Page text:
Even small tasks, will go a long way towards getting you out of the winter funk and getting your house ready for the spring. Luckily, there are many easy and quick home repair tasks you can do during the middle of winter. To make this the most efficient, create a to-do list and shop for supplies all at once, then check off the tasks once you complete them.
What to look and Listen For
Look around in each room and make a list of what needs fixing or improving. Focus on the small, quick fix changes, not major redox. Here is a list of some things on what to look for:
- Squeaky Door Hinges Eliminate those squeaky doors by putting a powdered graphite ($2.50 for a 3-gram tube) along the tin where the hinge rotates. If the door is sticking, sand off a bit of the wood, then use some touch up paint that way the surgery is not noticeable.
- Sagging Towel Rack or Wobbly Toilet Tissue Holder First, unscrew the fixture from the wall and look for the culprit. It is most likely a wimpy, push-in type of plastic drywall anchor. Pull that out of the wall (or poke it through the wall) and replace it with one that is more substantial. Toggle bolts are going to be the strongest, the ones with threads such as an E-Z Anchor are the easiest to install.
- Creaky Floor Boards They will quiet down if they are fastened down better. You can get anti-squeek kits, such as ‘Squeeeeek No More’ ($23), it is specifically designed screws that are easy to conceal. A lower-cost alternative to the kit is to dust a little talcum powder into the seam in between the floorboards – the talcum powder acts as a barrier to quiet the boards that are rubbing against one another.
- Blistered Paint on Shower Ceilings The area above your shower gets a lot of heat and moisture. Scrape off the old paint and re-coat it ousting a high-quality exterior-grade paint. Be sure that everyone is using the bathroom vent when showering, this will help to get rid of excess moisture.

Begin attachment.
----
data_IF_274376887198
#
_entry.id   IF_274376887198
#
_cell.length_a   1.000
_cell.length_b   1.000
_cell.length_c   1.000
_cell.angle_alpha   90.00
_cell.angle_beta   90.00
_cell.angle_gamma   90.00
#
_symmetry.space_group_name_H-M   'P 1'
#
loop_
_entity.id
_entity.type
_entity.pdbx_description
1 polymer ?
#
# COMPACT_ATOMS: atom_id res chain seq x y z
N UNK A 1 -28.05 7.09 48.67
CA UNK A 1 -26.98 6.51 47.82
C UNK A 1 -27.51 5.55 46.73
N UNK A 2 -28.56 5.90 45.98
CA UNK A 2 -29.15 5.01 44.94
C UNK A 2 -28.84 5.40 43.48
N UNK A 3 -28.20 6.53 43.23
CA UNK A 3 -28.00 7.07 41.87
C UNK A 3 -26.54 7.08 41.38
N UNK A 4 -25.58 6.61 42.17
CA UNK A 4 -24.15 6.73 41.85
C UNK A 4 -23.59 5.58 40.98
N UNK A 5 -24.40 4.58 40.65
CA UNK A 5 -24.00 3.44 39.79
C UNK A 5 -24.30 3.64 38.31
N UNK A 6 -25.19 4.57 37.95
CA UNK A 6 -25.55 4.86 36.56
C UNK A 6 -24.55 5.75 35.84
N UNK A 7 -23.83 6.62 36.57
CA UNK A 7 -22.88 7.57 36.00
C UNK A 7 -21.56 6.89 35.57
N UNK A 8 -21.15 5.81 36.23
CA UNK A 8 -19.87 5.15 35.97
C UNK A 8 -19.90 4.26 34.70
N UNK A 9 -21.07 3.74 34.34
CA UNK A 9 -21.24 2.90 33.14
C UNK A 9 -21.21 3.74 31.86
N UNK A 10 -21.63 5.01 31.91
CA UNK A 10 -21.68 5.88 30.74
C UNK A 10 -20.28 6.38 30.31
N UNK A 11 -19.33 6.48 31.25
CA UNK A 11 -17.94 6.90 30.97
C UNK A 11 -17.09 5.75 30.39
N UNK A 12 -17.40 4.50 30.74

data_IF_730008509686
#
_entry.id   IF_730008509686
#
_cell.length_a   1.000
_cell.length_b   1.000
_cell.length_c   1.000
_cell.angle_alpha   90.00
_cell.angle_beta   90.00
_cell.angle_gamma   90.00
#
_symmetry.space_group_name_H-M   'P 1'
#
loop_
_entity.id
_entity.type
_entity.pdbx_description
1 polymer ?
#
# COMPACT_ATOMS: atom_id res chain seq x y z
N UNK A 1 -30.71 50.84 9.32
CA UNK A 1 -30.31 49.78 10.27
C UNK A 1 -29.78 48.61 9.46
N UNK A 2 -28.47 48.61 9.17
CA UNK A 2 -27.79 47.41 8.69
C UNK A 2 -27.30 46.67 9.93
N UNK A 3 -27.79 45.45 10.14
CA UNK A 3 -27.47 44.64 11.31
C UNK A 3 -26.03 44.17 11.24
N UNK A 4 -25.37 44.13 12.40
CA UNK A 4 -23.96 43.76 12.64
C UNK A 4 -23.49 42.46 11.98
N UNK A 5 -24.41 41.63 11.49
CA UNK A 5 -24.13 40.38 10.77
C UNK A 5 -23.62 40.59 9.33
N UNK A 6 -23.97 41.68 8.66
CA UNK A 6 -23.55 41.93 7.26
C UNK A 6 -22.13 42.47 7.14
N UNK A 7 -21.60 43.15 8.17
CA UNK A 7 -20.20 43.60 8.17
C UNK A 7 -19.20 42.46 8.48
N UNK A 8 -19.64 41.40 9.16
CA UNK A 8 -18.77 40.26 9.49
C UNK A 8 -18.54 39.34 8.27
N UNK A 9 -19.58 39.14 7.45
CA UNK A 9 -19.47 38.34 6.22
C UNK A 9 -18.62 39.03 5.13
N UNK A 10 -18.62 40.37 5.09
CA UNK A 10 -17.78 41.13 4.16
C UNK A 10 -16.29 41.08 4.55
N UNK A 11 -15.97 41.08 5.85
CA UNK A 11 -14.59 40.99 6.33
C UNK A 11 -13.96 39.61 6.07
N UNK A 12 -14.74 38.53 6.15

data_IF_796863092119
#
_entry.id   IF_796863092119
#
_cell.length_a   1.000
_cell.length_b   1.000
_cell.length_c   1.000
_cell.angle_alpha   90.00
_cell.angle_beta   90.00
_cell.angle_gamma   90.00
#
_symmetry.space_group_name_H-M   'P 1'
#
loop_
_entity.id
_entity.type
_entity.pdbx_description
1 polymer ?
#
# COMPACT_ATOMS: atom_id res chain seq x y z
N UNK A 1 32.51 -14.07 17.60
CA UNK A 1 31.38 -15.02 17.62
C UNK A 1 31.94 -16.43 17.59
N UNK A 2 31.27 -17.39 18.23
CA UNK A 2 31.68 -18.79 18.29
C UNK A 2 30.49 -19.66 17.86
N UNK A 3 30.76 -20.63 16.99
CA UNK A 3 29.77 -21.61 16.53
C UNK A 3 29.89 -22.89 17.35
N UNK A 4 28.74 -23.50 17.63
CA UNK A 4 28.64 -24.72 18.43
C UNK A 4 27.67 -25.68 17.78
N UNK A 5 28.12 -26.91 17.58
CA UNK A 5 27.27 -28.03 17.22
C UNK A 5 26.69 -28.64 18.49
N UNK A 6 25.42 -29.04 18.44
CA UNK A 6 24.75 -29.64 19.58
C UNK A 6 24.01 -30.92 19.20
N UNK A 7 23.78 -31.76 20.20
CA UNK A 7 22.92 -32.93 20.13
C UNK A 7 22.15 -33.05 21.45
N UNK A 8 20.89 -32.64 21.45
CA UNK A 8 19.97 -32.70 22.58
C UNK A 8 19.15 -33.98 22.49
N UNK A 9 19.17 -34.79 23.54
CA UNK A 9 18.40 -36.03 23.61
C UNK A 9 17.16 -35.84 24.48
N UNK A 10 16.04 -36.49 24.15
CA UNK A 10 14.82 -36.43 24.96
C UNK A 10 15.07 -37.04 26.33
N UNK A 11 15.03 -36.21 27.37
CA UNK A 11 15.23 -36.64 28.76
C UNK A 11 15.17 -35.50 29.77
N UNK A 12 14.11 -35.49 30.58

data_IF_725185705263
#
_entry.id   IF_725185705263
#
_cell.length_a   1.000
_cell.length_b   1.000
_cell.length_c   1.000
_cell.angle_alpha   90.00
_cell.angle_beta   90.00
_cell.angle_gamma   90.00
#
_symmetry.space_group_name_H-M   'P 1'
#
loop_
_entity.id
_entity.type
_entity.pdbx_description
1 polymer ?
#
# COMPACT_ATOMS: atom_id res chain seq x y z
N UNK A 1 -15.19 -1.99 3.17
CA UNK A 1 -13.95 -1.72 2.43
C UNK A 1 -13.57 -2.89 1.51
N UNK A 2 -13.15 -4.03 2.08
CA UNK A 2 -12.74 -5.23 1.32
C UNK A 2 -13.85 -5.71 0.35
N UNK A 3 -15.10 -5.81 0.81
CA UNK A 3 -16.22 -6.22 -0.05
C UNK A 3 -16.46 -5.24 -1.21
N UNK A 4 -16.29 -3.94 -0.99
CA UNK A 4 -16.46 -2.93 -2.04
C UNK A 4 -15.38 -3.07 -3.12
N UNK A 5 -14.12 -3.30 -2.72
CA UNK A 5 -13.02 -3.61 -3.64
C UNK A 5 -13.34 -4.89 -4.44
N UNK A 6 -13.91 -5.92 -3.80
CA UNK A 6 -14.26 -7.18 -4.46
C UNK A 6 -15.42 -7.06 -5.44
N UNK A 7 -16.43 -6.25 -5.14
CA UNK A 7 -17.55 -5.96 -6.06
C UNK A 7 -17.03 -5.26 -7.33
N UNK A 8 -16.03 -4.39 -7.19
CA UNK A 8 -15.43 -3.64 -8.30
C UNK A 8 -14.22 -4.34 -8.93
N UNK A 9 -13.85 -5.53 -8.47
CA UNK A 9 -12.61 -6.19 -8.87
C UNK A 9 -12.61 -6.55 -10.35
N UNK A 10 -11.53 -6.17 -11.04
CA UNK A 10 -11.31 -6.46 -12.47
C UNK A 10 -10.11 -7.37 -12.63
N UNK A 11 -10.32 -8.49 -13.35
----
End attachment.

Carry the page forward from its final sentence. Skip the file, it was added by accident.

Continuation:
- Rusty Shutoff Valves Check behind toilets and under sinks for shutoff valves to your water supply lines. These infrequently used valves may slowly rust in place over time, and then they may not work when you really need to use them. To keep them in operating condition put a little bit of machine oil or WD-40 on the handle shafts. Twist the handles back and forth to make sure the oil gets into the threads. When doing this, and they won’t budge, give the oil a few hours to distribute itself, and then try again.
- Loose Handles or Hinges on Furniture, Cabinets, and Doors Most of the time, you can probably fix these with a few turns of a screwdriver. But in the case that the acre just spins in place, try switching to a larger screw.
You know all of those routine safety checks you keep meaning to do but don’t make the time for it? Now’s the time.
- Carbon Monoxide and Smoke Detectors If you are not a fan of waking up to the annoying chirp when the smoke detector batteries ear down, take the recommendations of many fire departments and simply replace all of the batteries at the same time once a year.
- Exhaust Filter for the Kitchen Stove Washing it to remove grease will increase the efficiency of your exhaust vent. Plus, if a kitchen stovetop fire happens, this will prevent the flames from spreading.
- Ground-Fauly Circuit Interrupter (GFCI) Outlets It is recommended to test them at least once a month, but who does? Now it a great time. You will find these outlets around potentially wet areas such as in kitchens, bathrooms and outdoors. Make sure the outlet trips and resets correctly. If you find one that is not working correctly, replace it or have an electrician do it for $75 to $100. Another project is to replace your GFCI outlets with the newest generation of protected outlets that test themselves, such as Levitron’s SmartlockPro Self-Test GFCI ($28). That way you will never have to manually test them ever again!
- Electrical Cords Take a look at all of your electrical cords, look for any that are brittle, cracked, or have damaged plugs and replace them. If you are using extension cords, to eliminate them, replace the too-short lamp cord with one that is longer. If you don’t want to rewire your cords drop them off at a repair shop when you are out shopping for the rest of your repair materials. It may not be ready the same day, but its one repair you don’t have to do yourself and you can check it off your list.
- Drain hoses Take a look at your clothes washer, dishwasher, and ice-maker. If you see any drips or cracks, replace the hose to prevent coming home to a flood one day.
- Clothes Dryer Vent Pull the dryer away from the wall, disconnect the vent pipe, and vacuum lint out of the pipe and the place where it connects to the dryer. Also, wipe the lint off your exterior dryer vent so the flap opened and closes easily (you’ll need to go outside for that, but it is quick). Remember, vents that are clogged with old dryer ling are one of the leading causes of house fires.